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Cream Cheese
From Wikibooks, the open-content textbooks collection

Cream cheese is a soft, mild-tasting, white cheese that contains at least 33% milk fat (as marketed) with a moisture content of not more than 55%, and a pH range of 4.4 to 4.9. It is sold in brick form or in a small, tub-like container. Variety brands add such additional seasonings as garlic, dill, and olives. Cream cheese differs from other cheese in that it is not allowed time to mature and is meant to be consumed fresh. It is a primary ingredient in cheesecake and other desserts, and is often spread on bagels and eaten with lox (smoked salmon). On bagels, cream cheese is sometimes referred to by the Yiddish word schmear.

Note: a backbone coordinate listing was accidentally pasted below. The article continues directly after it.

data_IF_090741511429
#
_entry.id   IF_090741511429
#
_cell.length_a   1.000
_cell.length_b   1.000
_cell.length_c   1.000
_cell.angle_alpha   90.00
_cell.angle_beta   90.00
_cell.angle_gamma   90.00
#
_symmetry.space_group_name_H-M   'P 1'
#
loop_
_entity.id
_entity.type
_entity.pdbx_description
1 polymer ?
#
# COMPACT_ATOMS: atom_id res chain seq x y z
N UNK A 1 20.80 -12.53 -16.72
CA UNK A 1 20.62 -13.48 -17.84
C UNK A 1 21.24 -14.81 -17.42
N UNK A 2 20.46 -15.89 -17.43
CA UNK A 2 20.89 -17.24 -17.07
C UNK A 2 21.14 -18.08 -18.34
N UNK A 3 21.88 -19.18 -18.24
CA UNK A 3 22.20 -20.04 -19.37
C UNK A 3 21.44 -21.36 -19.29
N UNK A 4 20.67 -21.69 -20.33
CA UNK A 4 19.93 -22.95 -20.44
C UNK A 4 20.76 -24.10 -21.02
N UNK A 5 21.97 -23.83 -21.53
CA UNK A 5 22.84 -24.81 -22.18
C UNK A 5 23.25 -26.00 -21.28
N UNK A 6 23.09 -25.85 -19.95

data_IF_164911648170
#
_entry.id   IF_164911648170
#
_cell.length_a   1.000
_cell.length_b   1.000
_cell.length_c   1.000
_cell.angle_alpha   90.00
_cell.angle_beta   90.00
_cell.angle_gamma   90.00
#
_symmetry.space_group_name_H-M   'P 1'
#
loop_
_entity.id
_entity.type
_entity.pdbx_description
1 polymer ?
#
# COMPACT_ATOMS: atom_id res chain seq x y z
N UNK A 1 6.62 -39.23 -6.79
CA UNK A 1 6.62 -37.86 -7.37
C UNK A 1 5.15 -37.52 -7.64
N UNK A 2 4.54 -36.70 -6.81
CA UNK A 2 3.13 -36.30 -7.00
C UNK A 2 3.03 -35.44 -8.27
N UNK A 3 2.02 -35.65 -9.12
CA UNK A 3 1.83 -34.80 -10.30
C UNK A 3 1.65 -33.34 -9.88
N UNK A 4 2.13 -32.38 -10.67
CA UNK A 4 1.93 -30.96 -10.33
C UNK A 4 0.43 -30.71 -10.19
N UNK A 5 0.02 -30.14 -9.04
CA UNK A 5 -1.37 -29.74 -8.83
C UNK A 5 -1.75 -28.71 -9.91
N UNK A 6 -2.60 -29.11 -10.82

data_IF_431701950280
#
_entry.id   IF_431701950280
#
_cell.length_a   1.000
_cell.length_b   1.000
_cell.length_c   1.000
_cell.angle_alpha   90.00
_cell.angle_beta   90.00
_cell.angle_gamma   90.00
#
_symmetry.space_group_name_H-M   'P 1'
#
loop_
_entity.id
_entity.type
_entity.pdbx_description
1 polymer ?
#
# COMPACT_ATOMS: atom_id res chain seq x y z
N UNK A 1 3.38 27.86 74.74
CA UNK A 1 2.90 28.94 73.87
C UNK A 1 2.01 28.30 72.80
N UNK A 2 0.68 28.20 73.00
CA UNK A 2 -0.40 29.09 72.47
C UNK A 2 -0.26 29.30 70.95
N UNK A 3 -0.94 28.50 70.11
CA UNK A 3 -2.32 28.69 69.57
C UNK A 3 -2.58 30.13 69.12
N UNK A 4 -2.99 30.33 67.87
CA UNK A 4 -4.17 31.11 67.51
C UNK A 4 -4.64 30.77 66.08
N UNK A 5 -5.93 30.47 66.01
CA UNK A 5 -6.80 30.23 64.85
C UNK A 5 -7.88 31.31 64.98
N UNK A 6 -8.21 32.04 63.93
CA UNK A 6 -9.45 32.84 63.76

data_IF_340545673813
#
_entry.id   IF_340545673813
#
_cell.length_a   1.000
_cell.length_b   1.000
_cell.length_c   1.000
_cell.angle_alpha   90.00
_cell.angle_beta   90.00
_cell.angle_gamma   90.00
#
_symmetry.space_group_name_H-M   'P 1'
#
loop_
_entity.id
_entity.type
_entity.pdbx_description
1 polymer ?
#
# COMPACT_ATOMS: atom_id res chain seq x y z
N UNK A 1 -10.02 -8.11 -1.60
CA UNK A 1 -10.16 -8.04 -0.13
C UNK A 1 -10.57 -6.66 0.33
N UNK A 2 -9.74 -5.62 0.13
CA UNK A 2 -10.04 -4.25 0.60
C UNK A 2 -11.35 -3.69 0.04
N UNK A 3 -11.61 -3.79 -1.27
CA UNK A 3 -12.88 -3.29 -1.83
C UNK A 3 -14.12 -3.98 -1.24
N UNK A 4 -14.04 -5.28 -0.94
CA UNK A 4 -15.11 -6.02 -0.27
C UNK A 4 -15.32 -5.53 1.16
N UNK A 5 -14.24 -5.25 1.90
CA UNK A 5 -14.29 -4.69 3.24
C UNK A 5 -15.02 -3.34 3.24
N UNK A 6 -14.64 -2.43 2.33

In many European countries, cream cheese is eaten as a cheese, rather than a spread, and it is served on cheese trays. For example, in Italy, chunks of cream cheese are served in fresh salads. Japanese consumers put cream cheese on crusty bread. Cream cheese bars, originally invented in Russia, have made their way State-side in recent years.

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